Department of Urology uses innovative methods for residency applications, interviews during COVID-19 pandemic
Christina Griffiths Feb 10, 2021
Dealing with the new and unique challenges of the COVID-19 pandemic has affected nearly all aspects of life, including the most recent residency application process. The visiting sub-internships, in-person interviews with faculty and residents, hospital tours and social events that have often been part of the residency application process for decades all had to be changed in order to maximize social distancing.
At Indiana University School of Medicine Department of Urology, faculty and residents hosted virtual town halls where potential applicants, current residents and faculty members met to discuss what residency training is like at IU. Two Department of Urology residents, Ethan Ferguson, MD and Ramzy Nagle, MD played key roles in making sure these online meetings were high yield for all involved. Below, they discuss how the town halls made a big impact.
Where did the idea for the virtual town halls come from and how did you end up with such a prominent role?
Nagle: Virtual town halls happened all over the country among many different urology residencies. They were a great way for us to showcase our program and get to virtually interact with prospective applicants. Since there were no in-person interviews this year and no visiting students, prospective applicants needed many opportunities to understand the ins and outs of the program.
Ferguson: While working together at the Richard L. Roudebush VA Medical Center, we were "voluntold" by Dr. (Chandru) Sundaram (our residency program director) that we would be leading it!
How many residents and faculty were involved?
Ferguson: Each session had about eight residents and approximately 20-40 potential applicants. Dr. (Michael) Koch, the chair of the department, and Dr. Sundaram, the residency director, both participated and briefly gave applicants their thoughts on IU School of Medicine Department of Urology.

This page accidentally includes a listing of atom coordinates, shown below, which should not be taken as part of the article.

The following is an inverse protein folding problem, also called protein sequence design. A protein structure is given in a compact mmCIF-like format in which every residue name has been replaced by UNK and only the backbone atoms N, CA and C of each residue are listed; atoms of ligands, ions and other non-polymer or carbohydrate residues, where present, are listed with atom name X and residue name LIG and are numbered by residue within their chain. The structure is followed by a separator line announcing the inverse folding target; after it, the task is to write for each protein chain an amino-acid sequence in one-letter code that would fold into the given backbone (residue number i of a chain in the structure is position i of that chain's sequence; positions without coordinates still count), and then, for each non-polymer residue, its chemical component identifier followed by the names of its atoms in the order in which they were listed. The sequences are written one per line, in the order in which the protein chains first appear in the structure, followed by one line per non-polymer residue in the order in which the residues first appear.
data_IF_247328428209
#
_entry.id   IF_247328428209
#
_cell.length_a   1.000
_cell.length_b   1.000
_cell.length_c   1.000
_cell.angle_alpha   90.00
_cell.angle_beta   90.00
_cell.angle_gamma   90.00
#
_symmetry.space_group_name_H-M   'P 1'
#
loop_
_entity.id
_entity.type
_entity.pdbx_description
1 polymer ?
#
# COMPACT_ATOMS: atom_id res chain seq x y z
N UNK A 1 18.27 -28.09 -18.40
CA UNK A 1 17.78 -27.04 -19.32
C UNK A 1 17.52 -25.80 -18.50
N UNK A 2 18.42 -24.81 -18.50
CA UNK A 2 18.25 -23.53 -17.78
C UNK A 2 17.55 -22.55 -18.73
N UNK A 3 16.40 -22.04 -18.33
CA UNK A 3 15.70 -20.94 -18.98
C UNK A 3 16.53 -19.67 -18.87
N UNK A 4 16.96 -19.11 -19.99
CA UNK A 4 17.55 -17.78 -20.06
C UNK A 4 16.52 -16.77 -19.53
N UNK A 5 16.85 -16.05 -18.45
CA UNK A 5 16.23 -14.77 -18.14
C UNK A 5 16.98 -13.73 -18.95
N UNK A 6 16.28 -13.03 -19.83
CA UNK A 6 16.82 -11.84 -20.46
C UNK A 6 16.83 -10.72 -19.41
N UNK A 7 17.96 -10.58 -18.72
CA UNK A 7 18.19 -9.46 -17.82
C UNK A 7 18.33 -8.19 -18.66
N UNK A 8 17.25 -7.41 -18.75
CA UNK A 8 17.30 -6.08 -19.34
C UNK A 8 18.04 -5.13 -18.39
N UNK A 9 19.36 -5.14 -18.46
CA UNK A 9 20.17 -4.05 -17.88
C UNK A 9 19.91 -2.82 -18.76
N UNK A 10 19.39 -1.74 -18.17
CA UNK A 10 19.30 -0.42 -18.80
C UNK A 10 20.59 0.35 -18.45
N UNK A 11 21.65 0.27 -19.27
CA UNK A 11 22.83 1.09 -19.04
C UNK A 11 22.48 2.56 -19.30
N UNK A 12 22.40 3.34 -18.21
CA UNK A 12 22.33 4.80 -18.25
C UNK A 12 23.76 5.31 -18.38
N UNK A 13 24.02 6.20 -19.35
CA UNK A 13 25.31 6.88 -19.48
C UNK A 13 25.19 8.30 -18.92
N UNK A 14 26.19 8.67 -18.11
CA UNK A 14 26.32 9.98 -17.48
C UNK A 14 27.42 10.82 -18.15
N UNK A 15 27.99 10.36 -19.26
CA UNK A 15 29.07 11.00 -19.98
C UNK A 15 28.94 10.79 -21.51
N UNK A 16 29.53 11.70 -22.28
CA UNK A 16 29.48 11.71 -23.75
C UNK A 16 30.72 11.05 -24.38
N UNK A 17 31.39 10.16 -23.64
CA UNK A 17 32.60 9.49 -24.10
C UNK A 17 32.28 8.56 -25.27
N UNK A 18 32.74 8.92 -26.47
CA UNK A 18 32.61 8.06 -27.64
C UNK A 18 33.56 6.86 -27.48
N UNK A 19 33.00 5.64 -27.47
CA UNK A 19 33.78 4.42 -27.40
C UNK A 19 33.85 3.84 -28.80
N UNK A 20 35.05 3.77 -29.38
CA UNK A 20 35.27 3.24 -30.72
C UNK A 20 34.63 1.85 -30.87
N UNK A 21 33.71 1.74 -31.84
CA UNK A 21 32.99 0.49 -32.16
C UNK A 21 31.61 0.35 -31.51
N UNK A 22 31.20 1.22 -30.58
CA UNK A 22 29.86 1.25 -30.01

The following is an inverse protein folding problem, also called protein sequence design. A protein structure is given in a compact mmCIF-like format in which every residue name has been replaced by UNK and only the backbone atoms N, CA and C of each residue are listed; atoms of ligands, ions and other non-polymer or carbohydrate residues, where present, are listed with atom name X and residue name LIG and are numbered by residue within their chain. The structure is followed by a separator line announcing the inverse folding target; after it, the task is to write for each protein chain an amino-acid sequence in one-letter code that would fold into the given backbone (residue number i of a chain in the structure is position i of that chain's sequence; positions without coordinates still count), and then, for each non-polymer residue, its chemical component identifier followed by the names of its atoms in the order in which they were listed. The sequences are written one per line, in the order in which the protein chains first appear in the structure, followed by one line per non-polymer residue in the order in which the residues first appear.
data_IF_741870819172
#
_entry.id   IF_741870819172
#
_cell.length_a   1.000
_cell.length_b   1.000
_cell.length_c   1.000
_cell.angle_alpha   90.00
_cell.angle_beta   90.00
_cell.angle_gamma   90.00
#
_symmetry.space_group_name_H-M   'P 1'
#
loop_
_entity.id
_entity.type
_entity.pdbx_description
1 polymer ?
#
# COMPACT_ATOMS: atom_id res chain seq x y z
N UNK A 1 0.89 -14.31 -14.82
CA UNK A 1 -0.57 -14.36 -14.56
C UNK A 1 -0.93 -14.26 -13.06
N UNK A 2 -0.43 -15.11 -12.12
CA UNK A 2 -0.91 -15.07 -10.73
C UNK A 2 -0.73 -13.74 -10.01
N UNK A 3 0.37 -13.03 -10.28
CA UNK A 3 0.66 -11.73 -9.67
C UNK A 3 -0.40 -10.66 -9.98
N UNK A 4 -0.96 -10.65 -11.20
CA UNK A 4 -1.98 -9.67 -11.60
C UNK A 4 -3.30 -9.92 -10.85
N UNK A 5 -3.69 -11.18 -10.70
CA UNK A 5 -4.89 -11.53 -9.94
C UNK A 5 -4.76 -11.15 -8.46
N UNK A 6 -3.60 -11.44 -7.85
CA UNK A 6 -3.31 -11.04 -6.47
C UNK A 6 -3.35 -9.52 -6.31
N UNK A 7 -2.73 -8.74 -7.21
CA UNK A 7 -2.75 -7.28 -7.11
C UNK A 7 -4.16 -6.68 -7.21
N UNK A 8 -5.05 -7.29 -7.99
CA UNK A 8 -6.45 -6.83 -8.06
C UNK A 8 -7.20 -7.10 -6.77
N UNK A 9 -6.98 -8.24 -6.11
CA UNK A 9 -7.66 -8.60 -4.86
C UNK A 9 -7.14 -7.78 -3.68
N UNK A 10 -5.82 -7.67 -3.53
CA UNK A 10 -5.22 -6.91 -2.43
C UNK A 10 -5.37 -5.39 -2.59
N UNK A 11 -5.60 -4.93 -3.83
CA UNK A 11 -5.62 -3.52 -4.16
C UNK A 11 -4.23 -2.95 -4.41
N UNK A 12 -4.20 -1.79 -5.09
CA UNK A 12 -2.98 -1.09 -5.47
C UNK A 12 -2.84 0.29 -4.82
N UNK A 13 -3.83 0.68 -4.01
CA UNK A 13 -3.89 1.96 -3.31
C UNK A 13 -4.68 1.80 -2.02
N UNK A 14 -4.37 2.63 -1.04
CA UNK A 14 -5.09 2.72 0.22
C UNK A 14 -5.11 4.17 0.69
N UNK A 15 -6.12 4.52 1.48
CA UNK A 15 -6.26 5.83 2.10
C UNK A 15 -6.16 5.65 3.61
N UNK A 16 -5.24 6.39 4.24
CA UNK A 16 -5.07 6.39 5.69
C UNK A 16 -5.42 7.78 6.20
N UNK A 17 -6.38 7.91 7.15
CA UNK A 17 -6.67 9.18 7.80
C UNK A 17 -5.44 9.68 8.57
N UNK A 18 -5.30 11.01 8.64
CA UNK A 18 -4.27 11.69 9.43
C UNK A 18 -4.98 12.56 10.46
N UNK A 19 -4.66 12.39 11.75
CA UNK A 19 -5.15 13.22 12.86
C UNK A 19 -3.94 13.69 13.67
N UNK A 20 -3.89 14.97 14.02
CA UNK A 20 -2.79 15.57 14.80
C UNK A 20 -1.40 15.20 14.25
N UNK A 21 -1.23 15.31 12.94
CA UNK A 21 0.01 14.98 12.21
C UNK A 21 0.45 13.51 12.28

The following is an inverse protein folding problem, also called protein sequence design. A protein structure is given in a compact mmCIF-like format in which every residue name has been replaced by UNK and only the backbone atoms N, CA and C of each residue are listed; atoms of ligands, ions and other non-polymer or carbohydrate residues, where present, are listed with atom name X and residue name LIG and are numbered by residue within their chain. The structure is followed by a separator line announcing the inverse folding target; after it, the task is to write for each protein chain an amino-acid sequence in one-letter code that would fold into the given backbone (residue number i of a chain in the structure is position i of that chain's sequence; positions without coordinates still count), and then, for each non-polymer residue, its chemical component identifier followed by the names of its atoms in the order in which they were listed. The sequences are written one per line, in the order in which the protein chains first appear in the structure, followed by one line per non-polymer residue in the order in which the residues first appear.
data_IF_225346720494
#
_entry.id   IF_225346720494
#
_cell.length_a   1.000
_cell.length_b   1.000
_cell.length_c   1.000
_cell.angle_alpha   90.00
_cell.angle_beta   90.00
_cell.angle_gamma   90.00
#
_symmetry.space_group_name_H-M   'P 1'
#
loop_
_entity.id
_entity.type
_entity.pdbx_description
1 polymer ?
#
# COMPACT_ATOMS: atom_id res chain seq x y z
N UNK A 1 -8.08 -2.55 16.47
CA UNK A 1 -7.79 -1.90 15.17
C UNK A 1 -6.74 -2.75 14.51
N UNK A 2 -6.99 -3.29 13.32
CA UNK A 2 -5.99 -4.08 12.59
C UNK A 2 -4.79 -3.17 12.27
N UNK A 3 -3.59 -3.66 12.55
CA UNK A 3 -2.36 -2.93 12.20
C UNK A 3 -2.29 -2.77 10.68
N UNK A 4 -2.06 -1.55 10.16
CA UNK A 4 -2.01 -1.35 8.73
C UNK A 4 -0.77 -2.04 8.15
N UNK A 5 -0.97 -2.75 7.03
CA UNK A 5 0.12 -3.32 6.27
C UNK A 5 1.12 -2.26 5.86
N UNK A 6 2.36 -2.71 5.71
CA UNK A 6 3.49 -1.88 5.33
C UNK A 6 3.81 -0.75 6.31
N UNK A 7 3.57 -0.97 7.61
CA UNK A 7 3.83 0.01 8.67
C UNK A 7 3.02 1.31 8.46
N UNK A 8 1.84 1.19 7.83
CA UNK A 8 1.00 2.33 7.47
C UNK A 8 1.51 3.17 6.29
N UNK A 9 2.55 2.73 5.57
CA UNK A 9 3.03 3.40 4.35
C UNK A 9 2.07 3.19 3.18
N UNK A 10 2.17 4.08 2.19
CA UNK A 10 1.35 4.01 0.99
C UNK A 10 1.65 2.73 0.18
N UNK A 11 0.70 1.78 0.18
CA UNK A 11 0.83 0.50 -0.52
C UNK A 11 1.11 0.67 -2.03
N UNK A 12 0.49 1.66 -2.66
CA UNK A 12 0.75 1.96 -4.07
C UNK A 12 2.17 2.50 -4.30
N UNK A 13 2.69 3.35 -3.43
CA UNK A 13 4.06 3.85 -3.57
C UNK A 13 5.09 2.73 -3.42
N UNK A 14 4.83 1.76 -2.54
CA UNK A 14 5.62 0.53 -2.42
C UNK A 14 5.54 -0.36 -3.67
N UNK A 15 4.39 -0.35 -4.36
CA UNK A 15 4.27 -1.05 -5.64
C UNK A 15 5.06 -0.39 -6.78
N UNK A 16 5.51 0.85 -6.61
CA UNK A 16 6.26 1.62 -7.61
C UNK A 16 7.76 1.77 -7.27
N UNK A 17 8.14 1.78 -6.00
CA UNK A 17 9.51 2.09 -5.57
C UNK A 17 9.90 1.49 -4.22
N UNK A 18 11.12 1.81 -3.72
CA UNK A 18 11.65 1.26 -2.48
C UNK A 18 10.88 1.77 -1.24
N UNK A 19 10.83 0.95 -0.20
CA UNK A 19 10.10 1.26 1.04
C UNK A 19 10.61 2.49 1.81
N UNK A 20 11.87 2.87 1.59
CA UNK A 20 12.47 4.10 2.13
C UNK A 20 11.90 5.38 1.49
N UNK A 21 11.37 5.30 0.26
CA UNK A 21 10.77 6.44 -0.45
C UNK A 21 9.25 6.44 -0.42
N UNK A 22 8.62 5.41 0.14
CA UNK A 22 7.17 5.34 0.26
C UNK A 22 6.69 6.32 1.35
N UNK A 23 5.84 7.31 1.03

We all have extensive experience with virtual meetings as well as the hiccups that can occur, particularly with large groups. How have you been able to work around these limitations?
Nagle: Prior to the start of the town hall, we met to prepare for the meeting and think about what applicants (and our former selves as applicants) would want to know. We began the virtual town hall with a large group session where we went through specific details of the residency program. Then we had breakout sessions where one or two residents "met" with four to six applicants via Zoom. This helped greatly to facilitate a more conversational discussion about the residency, which can be very difficult in large virtual settings.
What do you feel was the most important thing for these town halls to accomplish? What parts of the non-COVID residency application and interview process are these events replacing?
Ferguson: We felt it was important to provide applicants with a detailed look at our residency program, including hospitals, operative exposure, call schedule, benefits and living in Indiana. But more importantly, we wanted them to get to know the residents. We feel that IU usually stands out on interview day because we are a laid-back group of residents who are friends with each other and genuinely enjoy what we do. We wanted to show our camaraderie as best as possible from a virtual platform.
What do you think applicants are looking for when attending these meetings? What do you do to try and make sure they get the most out of it?
Nagle: We think applicants are looking for the specifics of what makes IU stand out compared to other programs. Applicants wanted to hear about our operative volume and our exposure to a variety of specialties within urology, but they also specifically asked about if we get along with each other. We felt the breakout sessions really allowed applicants to ask the questions in an informal, low-pressure setting and also allowed the residents to get a chance to just be ourselves as best we could virtually. We received several emails from students thanking us for taking the time to speak with them and that they definitely planned to apply!
Do you see virtual town halls outliving the COVID-19 pandemic?
Ferguson: This is a definite possibility. Looking back, when searching for programs to apply to as applicants, it would have been awesome to attend virtual town halls prior to the application process to start to narrow down which programs we were interested in. Many applicants had been to as many as 20 or 30 town halls prior to our last meeting, suggesting that they have been very popular among applicants. Even when we are able to resume traditional in-person interviews, we suspect many residency programs (including ours) will continue to offer a virtual town hall.
Nagle is a third-year urology resident. Ferguson is a chief resident who will be pursuing fellowship training in advanced urological robotic and laparoscopic surgery at the Glickman Urological and Kidney Institute at the Cleveland Clinic in 2021.Learn more about the Department of Urology residency program.